I`ve made my jar of Vanilla sugar with these beans since many years back. I mix 1 pack each of Tate&Lyles – or Billingtons dark and light Muscovado sugars with 3-4 Tahitian beans which i split on the length and scrape out all those lovely tiny black seeds which i mix with the sugars.

The longer they stay in the sugar the more flavor the sugar takes on from the beans. When the sugar is finished i just add some more and it goes on and on..

I also make my Vanilla syrups using 1:1 ratio sugar and water and add a couple of split beans to the pan, let it simmer and then cool before i discard the beans (rinsing them and moving them to the sugar jar that is) and bottle my syrup.

A friend to me did mention that the Trinidad Especial Cocktail, made by Valentino Bolognese who also won the European Angostura Cocktail Competition 2008 with this unusual cocktail, which indeed is a very special cocktail, using no less than 30 ml of Angostura bitters, is nice poured over Vanilla ice cream…

Such a brilliant idea is one i cannot resist trying out. So i made both the cocktail and then the Vanilla ice cream with some of the cocktail poured over it..and indeed this cocktail tastes good! It wasn`t that bitter as i first expected but rather aromatic and spicy with a heavy dose of clove. On the ice cream it was a real treat!

TRINIDAD ESPECIAL


10 ml. Pisco Mistral
20 ml. fresh lime juice
30 ml. barley syrup
30 ml Angostura Aromatic Bitters.
Shake hard and long, and strain in a Martini glass.

 

 All rights reserved

A cocktail and a dessert in one, i remember this was a real treat. Do you like vanilla and what do you do with it?

SWIZZLES part 3 – 151 Swizzle

To continue my swizzle series…here`s the 151 Swizzle – and this is one hell of a tasty drink! it`s very simple too – and the combination of ingredients is brilliant. This drink was served by Tony Ramos at Don the Beachcomber`s in Hollywood in the 1960s.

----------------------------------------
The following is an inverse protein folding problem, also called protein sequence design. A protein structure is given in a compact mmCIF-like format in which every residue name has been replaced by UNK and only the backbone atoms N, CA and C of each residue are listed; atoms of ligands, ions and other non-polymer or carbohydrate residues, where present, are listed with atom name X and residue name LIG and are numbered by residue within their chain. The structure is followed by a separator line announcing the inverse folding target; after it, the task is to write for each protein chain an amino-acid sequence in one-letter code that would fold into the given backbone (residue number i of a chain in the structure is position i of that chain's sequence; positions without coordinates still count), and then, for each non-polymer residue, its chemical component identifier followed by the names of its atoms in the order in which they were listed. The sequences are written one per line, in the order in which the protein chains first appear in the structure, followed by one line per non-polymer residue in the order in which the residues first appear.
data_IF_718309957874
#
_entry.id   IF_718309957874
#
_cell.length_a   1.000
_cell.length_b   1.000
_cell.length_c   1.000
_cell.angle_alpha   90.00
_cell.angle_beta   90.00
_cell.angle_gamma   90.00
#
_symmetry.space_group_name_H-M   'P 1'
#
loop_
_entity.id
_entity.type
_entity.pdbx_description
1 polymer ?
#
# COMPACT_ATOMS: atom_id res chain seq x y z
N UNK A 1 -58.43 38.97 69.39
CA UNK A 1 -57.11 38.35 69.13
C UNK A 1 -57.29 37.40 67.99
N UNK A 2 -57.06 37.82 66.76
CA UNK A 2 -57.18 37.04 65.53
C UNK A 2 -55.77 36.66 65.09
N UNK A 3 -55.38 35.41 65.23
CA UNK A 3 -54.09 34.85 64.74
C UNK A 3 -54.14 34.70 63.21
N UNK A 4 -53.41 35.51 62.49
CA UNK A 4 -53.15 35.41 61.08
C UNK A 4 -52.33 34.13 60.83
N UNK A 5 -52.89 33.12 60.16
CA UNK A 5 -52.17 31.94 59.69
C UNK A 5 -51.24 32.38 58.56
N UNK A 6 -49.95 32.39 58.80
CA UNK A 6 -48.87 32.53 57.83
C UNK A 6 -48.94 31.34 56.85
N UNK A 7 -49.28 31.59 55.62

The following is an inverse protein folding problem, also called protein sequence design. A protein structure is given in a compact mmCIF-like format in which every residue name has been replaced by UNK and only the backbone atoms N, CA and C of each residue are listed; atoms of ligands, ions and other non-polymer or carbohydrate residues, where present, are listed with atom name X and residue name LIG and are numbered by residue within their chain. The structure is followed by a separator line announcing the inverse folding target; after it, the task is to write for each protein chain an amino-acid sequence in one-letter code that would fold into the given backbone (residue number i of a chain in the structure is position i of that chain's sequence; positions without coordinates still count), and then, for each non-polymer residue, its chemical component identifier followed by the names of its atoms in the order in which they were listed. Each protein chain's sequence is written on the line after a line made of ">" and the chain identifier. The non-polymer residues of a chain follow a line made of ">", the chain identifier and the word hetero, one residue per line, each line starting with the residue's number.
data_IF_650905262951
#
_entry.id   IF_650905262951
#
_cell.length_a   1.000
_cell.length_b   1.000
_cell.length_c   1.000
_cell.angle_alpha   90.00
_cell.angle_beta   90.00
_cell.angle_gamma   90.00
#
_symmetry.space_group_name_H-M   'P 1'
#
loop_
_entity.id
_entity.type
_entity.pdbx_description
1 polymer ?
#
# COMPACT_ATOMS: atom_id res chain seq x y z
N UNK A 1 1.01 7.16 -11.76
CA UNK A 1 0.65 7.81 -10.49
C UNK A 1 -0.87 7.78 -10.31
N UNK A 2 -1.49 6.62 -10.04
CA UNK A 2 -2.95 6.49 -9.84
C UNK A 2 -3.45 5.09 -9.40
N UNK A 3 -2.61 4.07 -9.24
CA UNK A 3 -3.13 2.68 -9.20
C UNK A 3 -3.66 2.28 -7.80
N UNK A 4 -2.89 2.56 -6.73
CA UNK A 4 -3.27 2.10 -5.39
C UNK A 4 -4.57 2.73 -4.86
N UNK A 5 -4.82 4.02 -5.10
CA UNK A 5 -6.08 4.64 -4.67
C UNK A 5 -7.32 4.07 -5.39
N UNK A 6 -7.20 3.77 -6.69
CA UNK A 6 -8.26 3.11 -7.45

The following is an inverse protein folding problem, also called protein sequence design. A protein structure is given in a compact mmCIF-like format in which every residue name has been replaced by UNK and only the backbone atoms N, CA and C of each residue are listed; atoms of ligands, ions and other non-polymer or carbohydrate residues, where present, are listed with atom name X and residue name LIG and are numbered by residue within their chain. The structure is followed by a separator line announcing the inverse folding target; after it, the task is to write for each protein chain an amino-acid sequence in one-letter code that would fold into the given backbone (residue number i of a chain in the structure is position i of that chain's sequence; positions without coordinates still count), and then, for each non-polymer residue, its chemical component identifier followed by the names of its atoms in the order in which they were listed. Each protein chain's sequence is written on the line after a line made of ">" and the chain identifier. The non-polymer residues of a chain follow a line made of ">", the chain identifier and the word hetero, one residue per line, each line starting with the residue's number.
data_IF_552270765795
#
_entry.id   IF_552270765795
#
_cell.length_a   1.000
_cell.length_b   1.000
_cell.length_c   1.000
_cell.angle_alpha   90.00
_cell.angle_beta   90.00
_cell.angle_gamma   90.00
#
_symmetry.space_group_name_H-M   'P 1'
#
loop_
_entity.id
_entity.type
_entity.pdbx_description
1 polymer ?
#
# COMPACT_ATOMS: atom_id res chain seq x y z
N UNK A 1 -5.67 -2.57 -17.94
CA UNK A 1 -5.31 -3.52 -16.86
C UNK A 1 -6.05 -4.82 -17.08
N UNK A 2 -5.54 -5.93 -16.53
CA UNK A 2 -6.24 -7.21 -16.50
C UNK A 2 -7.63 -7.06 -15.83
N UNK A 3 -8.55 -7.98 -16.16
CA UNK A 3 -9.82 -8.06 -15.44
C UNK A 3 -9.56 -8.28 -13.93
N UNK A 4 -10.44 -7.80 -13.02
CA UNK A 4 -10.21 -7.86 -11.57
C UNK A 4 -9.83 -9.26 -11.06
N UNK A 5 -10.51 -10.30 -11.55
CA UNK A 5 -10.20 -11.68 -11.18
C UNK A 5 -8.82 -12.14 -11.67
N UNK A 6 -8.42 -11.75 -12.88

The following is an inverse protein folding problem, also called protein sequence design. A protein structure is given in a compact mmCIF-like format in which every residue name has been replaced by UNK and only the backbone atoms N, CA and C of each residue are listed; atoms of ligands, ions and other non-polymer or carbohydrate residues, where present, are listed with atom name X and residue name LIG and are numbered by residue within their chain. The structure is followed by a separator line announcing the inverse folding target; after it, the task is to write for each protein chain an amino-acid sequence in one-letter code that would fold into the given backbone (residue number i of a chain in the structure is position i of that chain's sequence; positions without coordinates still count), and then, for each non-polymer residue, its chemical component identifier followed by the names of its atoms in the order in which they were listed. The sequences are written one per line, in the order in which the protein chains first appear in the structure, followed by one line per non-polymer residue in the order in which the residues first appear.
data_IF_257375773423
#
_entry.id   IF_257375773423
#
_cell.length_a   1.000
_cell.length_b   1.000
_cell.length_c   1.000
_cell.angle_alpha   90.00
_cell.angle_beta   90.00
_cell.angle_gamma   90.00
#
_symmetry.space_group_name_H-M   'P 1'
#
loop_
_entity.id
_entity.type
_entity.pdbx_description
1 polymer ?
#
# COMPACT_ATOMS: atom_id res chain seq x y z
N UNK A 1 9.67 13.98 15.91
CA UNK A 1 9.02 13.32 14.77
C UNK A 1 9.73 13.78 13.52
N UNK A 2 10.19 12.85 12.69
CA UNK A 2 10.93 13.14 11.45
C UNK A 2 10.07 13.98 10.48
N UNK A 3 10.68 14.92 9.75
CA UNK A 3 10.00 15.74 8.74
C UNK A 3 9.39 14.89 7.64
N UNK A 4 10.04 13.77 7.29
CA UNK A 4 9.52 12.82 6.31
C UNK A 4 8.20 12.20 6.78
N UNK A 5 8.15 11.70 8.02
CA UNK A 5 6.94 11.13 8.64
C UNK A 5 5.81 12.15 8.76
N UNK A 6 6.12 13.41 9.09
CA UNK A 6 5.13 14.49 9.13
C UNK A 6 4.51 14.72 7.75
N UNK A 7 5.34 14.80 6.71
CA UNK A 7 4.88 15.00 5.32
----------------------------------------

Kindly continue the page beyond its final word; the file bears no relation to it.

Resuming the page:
Using 1.5 oz of the heavy Lemon Hart 151 demerara rum this drink is very distinct with a power of its own. Demerara rum is my favorite rum, it has the same pungent flavor as pot still Jamaican but is a bit smoky with a flavor that is unmatched.

The 151 Swizzle is also what is going to be made by 151 bartenders who will perform the very first unique swizzle ritual named 151 SWIZZLE-BE HERE NOW which i wrote about in my first pre-Tales post for TOTC 2011.

That means that all 151 bartenders will swizzle together at the same time in the same place with 151 original swizzle sticks from Guyana making the 151 Swizzle!  and guess who´s gonna imbibe them?

Well, i`ll hopefully be one…together with the rest of the folks attending this seminar lead by Stanislav Vadrna. It`s a veritable 151 Swizzle party! and on top of that held in my favorite place on earth – my beloved New Orleans.

There might still be tickets left..check on the TOTC blog.

Now back to the 151 Swizzle, it`s tasty and it´s strong and has that extra touch of spiciness from freshly grated nutmeg and cinnamon stick, depth from the Lemon Hart 151 rum, a touch of anis from Pernod (or Herbsaint) and a balanced sweet-tartness from sugarcane syrup and fresh lime –  it´s handsdown one of the best swizzles out there.

Here´s the recipe (from Remixed) to make it at home:

151 SWIZZLE

0.5 oz fresh lime juice

0.5 oz sugarcane syrup ( I use Petit Canne – because it has a special flavor)

1.5 oz Lemon Hart 151 (or El Dorado)

Dash Angostura bitters

6 drops Pernod ( i used Herbsaint)

8 oz crushed ice

Freshly ground nutmeg

Put everything except nutmeg in blender and blend for 5 sec. Pour unstrained into a tall glass with flaired top if possible to give more room for the freshly grated nutmeg on top. Garnish with a cinnamon stick.

Of course you can swizzle instead of blending, it´s a swizzle after all.. swizzle or blend and If you blend make sure to not blend for more than 5 sec unless you want it slushy..